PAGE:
If a smile is the first currency exchanged in a potential relationship, think about where actual words might take you. And then think about what is robbing you of the joy of conversation.
I last wrote about missed connections and people who were seeking to find strangers they wished they’d spoken to when they spotted them in public. Most of them simply exchanged a smile, and yet the smile had stayed in the memory of one party, who was now desperately seeking the other. I hope they connected. And began conversations.
If there are perhaps five people on the planet who are not talking about and sharing Sherry Turkle’s New York Times article, The Flight from Conversation, I hope those five people are reading this. Because we should all read the article, watch the TED talk, and then get on with walking the talk.
Or rather we should all get on with talking. In person. With other people. Live. Un-aided by technological devices. Good old-fashioned conversation.
One of my nearest and dearest had a life goal at one time to learn to make small talk. And that’s not a bad goal, actually, although I’d conjecture that to end there would be a shame. And I’ll add that the person who wanted to learn that skill has indeed moved on to rather witty repartee and a broad fund of knowledge about which he can talk extensively (though he doesn’t unless called upon, which reminds me of the joke that asks what the definition of a gentleman is. The answer? Someone who can play the bagpipes, but doesn’t.)
Are we losing the ability or the desire to converse? Do we prefer the company of a smartphone to a person? How strange is it that many people sleep with their iPhones, even with a partner in bed? Actually sleeping with an iPhone alone doesn’t have any particular warm-me-up factor either does it?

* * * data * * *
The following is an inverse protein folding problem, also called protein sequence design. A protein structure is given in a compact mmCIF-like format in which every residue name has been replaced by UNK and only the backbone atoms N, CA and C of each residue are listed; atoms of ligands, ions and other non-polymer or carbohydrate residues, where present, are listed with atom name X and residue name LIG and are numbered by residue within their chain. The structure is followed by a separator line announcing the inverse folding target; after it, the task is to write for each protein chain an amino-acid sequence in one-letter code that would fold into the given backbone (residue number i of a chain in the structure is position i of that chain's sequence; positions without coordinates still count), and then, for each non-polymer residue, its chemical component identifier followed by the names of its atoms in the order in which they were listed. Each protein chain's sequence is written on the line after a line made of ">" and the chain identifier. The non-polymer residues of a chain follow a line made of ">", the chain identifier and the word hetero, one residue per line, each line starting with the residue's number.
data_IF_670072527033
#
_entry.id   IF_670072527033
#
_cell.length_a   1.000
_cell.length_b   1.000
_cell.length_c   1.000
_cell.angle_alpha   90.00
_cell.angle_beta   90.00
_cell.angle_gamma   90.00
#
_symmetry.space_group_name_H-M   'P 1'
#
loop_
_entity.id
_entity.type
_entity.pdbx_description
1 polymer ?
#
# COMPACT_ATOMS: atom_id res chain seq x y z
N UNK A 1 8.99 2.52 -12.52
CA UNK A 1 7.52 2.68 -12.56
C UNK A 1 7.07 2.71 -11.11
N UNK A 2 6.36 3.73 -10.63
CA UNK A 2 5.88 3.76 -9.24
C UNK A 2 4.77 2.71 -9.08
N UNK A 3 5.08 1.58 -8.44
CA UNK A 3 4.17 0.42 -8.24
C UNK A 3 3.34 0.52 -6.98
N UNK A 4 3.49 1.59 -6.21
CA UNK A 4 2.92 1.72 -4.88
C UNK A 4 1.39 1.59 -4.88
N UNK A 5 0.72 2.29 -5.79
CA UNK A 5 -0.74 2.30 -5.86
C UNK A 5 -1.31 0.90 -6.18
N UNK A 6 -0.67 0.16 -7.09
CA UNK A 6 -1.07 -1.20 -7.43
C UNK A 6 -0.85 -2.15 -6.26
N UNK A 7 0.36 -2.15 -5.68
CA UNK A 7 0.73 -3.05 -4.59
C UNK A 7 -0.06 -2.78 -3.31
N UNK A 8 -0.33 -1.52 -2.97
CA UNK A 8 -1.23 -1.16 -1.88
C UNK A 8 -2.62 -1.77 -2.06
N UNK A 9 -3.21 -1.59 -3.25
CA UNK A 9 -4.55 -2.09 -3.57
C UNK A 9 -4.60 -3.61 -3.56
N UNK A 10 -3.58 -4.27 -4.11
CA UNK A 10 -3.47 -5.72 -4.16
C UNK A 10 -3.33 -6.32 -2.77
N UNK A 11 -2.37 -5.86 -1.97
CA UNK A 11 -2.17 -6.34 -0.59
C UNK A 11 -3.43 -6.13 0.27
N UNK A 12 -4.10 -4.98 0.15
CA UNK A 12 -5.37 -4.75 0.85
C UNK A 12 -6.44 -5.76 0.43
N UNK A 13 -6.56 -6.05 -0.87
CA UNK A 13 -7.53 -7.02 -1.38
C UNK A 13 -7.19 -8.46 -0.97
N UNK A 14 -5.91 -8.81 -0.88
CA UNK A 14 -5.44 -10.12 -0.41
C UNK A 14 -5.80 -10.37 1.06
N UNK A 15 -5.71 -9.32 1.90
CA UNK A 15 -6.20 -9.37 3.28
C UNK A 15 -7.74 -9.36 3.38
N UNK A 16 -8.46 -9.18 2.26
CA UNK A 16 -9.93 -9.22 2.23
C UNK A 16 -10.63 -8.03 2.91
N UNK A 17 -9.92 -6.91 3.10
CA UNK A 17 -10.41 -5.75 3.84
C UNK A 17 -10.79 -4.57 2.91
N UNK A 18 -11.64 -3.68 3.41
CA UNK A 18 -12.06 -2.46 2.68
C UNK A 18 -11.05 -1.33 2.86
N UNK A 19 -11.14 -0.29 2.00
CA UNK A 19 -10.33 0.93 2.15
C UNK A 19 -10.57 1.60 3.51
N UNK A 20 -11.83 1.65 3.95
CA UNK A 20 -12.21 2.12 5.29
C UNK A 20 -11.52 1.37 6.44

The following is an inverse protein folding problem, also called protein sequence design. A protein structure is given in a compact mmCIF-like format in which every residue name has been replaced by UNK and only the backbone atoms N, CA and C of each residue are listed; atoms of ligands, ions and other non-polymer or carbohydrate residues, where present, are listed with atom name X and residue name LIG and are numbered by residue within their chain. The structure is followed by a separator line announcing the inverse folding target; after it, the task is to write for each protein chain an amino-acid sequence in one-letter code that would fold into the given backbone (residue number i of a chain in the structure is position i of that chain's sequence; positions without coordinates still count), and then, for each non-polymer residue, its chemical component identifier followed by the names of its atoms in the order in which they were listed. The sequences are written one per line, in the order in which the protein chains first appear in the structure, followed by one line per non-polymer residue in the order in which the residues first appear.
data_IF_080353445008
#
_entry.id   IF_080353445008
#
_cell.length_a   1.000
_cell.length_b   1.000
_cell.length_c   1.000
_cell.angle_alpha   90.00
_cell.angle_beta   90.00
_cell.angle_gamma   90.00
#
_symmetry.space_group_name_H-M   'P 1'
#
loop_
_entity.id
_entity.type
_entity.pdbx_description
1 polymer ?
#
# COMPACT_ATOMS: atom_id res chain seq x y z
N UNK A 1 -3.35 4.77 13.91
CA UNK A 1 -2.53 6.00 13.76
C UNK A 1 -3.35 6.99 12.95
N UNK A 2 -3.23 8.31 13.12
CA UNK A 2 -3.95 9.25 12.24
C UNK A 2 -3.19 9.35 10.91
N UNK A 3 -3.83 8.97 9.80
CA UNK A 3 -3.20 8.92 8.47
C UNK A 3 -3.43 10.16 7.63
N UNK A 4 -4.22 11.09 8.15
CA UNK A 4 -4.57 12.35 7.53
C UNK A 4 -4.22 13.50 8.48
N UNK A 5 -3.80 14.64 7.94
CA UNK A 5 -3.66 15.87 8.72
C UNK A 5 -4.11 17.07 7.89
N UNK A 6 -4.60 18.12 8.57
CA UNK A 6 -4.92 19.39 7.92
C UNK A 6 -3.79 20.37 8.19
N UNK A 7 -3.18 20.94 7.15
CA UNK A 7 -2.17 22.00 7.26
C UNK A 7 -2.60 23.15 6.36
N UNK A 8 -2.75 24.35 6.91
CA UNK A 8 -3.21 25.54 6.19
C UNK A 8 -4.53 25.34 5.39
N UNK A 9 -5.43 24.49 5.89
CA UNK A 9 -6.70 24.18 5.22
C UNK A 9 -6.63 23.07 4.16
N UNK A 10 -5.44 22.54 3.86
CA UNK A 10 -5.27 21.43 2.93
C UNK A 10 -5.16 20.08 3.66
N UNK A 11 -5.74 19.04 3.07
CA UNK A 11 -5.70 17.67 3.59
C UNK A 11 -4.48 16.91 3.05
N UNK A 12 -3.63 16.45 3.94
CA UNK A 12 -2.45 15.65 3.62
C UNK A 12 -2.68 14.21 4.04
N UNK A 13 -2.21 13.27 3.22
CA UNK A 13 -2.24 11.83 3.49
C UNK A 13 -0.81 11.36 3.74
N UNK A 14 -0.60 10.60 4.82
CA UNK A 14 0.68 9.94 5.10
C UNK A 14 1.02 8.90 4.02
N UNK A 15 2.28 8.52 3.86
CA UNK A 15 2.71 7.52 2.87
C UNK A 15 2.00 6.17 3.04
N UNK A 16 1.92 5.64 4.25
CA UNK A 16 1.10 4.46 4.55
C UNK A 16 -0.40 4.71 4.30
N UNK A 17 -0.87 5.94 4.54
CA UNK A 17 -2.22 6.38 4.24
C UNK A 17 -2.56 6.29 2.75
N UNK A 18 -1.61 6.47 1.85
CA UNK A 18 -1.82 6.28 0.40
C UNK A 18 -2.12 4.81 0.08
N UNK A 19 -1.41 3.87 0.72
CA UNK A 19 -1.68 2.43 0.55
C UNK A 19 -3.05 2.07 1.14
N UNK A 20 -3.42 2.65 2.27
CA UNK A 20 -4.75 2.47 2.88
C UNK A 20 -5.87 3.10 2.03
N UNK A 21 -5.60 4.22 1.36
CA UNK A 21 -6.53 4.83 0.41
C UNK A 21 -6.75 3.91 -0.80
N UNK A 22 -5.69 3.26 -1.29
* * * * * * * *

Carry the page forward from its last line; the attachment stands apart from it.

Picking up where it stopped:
I (or you) could write a thousand blogposts about this topic and not exhaust the questions or the quandaries. And do we not have great ambivalence about the beauty of staying connected to people whom we wouldn’t be in touch with without technology while — at the same time — bemoaning the fact that we are losing the art of conversation and letting sustained eye contact fade off as a regular practice?
Here are a few steps (baby steps and giant steps) I’m contemplating because I see my own Pavlovian urges to connect technologically o-f-t-e-n:
- Entirely ignoring my texts, calls, emails until I’ve started my day with my preferred practices of prayer and exercise
- Using time spent in lines or on public transportation to — gasp! — look around, pay attention, focus on what’s around me and be open to some of the people who may be ready to smile or talk in my direction (see paragraphs one and two above)
- Wearing a watch again so I won’t need to look at my phone to check the time
- Pausing and waiting without a whiff of passive-aggressive heavy breathing while others check their phones mid-conversation — just letting them choose where to pay attention without passing judgment on it as if I never do it
- Asking more “essay questions” of people; I’m trying to break the habit of asking multiple choice questions as if my possible answers were the likely ones. How do I know what someone wants to say until I listen?
- Using an alarm clock instead of my iPhone to wake me up, so the phone doesn’t need to be anywhere near my bedroom
- “Fasting” two days a week from email